Chenango in the Civil War: Erastus Lathrop Sill – Company A, 114th New York Infantry

Editor’s Note: In conjunction with the Chenango County Civil War Commemoration Project Team, The Evening Sun will present a monthly series chronicling items of local interest during the war between the states, compiled and written by a number of local history enthusiasts.

By Sharon Donahe

Correspondent

Erastus Lathrop Sill was born 12 March 1845 in Bainbridge, Chenango County, New York the only son of Dr. Blin Smith Sill and Catharine Almeda Lathrop. His paternal great grandparents, Andrew Jr. and Helena Talcott (Dorr) Sill, were pioneer settlers of Burlington, Otsego County, New York and his maternal great grandparents, Josiah and Rachel (Perry) Lathrop, were pioneer settlers of Sherburne in Chenango County. Both Andrew Sill Jr and Josiah Lathrop were soldiers of the American Revolution.

The family of Dr. Blin Smith Sill came from Burlington to settle in Bainbridge about 1839, and Dr. Sill would serve the community as a practicing physician for the next 35 years. His wife, Catharine, died in May 1845 when her son, Erastus, was only two months old. The family also included two daughters, Arabella and Stella, the eldest being four years old when their mother died. For the next 13 years the Sill household remained a motherless home. Then in 1858, Dr. Sill married his second wife, Jane Ann Chandler. Dr. Sill and Jane were the parents of two sons, Andrew and James. In addition to his medical practice, Dr. Sill was very active in the Bainbridge community, serving several terms as town supervisor and five years as Postmaster.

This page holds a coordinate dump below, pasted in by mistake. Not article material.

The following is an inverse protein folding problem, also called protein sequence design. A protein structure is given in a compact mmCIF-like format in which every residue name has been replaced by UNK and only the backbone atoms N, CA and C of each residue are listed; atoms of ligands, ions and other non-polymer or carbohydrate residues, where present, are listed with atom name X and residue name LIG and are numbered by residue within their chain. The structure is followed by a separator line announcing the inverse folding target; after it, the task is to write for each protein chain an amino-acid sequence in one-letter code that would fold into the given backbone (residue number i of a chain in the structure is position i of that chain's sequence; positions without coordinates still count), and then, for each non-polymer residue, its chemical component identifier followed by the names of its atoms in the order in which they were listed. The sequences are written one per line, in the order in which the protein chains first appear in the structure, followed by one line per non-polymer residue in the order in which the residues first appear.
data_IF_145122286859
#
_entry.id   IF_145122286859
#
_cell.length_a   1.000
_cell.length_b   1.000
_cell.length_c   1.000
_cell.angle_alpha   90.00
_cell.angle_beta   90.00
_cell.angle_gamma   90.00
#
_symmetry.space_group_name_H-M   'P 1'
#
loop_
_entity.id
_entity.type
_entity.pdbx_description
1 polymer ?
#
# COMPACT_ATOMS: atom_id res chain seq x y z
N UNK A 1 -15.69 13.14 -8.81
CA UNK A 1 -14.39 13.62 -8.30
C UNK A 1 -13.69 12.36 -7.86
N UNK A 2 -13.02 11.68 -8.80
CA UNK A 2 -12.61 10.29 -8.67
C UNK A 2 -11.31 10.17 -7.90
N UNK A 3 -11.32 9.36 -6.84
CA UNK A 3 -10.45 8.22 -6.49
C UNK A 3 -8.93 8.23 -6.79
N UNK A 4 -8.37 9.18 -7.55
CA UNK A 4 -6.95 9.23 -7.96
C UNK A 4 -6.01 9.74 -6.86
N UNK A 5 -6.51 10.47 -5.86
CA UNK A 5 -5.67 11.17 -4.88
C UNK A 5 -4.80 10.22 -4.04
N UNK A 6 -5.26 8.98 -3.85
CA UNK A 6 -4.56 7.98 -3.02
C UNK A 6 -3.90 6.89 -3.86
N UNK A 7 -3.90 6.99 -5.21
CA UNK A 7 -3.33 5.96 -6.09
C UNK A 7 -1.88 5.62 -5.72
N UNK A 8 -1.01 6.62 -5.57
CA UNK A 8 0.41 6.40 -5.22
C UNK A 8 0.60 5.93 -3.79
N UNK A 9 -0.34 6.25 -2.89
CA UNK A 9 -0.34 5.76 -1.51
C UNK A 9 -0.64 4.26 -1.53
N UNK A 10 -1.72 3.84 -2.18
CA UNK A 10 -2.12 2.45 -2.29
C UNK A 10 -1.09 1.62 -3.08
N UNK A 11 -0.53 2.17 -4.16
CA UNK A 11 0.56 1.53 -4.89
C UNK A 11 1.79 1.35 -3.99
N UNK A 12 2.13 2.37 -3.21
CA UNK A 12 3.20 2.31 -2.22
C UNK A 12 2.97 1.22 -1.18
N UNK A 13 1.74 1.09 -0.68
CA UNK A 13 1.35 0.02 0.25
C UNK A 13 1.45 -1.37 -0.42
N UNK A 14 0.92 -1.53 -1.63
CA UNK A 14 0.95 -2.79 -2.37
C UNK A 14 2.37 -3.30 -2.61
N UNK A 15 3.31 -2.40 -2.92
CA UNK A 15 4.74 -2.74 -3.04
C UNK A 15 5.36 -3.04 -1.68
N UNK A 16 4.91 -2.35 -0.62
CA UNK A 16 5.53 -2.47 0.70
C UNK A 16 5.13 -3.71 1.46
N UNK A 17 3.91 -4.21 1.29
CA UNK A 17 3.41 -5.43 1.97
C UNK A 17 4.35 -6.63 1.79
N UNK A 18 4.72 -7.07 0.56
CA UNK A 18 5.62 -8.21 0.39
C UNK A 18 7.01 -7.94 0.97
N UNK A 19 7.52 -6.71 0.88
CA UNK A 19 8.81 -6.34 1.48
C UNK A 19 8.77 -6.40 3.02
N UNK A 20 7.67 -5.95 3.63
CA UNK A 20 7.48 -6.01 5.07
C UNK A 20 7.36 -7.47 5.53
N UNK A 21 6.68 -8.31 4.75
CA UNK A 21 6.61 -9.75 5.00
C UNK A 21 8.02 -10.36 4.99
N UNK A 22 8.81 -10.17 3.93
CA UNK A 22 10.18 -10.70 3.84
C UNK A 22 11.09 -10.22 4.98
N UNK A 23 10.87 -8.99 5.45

Erastus Sill was a young man of high intelligence and marked abilities, and his future was seen as holding significant promise. He was also a very idealistic young man. At the outbreak of the Civil War in 1861, he was 16 years of age and, like many young men of that time, intensely interested in the war and filled with a strong desire to be part of what was perceived as the excitement of the conflict. Although initially Erastus was too young to enlist, he frequently said that he felt it was his duty to volunteer. His father, believing that Erastus would not have sufficient physical stamina to be able to endure the hardships of a soldier’s life, refused his consent. But Erastus was determined and persisted in his appeal saying “History is now being written. And, if I live, the time will come when it will be asked of those of my age, were you with General Grant, or Sherman, or Sheridan? And I shall want to answer, yes! I want now to go to the battlefield where the fate of my country is to be decided and share in the glory of helping to save the Union.” In the summer of 1864, Dr. Sill finally relented and reluctantly gave his consent for Erastus to enlist. On 31 August 1864 at Morris, Otsego County, New York Erastus enlisted as a private in Company A, 114th New York Infantry and headed off to the war with high aspirations and a patriotic fervor for the Northern cause. He joined his unit in Virginia on 16 October 1864. This was just in time for the fierce and bloody Battle of Cedar Creek, Virginia which began just before dawn on 19 October 1864.